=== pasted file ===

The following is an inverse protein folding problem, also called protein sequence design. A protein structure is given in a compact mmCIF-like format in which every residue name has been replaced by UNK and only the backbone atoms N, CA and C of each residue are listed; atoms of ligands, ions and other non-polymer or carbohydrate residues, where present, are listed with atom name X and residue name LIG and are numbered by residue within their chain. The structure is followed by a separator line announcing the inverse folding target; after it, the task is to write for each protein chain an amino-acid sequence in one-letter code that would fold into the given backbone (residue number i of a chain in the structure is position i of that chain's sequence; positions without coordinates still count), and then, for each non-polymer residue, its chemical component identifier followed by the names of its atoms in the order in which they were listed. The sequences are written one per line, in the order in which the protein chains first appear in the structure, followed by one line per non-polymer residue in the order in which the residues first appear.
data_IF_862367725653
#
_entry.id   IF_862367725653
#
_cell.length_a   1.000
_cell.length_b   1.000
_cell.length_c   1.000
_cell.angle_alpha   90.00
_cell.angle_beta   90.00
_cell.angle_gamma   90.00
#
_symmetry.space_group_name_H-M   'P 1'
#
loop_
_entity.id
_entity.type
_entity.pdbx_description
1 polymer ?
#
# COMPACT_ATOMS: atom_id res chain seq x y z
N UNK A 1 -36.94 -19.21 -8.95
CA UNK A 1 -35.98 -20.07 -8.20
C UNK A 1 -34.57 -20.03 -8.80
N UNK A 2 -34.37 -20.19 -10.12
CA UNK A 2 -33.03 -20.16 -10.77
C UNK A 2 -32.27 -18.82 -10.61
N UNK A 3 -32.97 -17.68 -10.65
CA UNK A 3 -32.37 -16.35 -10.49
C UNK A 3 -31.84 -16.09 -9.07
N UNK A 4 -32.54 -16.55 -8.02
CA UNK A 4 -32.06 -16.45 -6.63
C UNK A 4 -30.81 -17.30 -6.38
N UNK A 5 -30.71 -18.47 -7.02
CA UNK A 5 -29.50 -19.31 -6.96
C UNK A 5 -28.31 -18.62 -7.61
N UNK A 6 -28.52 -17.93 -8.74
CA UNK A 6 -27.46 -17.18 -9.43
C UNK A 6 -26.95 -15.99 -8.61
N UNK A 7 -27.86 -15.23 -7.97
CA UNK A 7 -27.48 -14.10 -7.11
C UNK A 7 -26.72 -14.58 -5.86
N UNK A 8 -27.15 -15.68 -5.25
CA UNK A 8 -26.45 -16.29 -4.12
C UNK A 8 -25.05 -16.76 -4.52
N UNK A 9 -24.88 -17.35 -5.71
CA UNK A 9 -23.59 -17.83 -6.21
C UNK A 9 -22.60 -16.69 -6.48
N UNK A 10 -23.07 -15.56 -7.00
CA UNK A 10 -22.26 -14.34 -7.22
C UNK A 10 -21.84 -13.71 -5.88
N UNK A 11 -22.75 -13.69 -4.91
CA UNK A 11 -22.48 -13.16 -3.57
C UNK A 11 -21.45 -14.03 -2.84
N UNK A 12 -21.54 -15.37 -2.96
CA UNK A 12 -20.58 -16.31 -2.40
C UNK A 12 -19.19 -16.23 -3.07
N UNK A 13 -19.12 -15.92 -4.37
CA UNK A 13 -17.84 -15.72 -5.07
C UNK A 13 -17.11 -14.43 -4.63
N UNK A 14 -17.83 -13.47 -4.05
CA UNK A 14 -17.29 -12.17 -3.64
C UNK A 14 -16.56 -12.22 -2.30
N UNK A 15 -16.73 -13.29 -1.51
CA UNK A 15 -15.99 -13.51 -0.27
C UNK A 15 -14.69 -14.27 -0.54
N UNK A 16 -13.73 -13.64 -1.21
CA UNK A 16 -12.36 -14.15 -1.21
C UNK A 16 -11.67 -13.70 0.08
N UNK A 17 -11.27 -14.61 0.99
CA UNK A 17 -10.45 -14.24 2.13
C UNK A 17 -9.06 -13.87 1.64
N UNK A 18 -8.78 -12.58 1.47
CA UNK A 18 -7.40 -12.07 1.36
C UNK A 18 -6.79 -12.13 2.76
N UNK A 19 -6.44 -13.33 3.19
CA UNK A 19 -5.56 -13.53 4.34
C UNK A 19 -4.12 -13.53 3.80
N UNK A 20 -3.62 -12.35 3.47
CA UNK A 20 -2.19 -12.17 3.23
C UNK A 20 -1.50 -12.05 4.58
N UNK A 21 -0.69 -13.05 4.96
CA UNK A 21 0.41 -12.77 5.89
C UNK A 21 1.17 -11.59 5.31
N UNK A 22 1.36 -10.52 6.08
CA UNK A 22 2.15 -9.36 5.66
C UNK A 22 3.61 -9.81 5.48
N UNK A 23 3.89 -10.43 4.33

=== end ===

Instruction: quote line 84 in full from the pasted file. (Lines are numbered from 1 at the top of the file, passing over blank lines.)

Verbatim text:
C UNK A 21 1.17 -11.59 5.31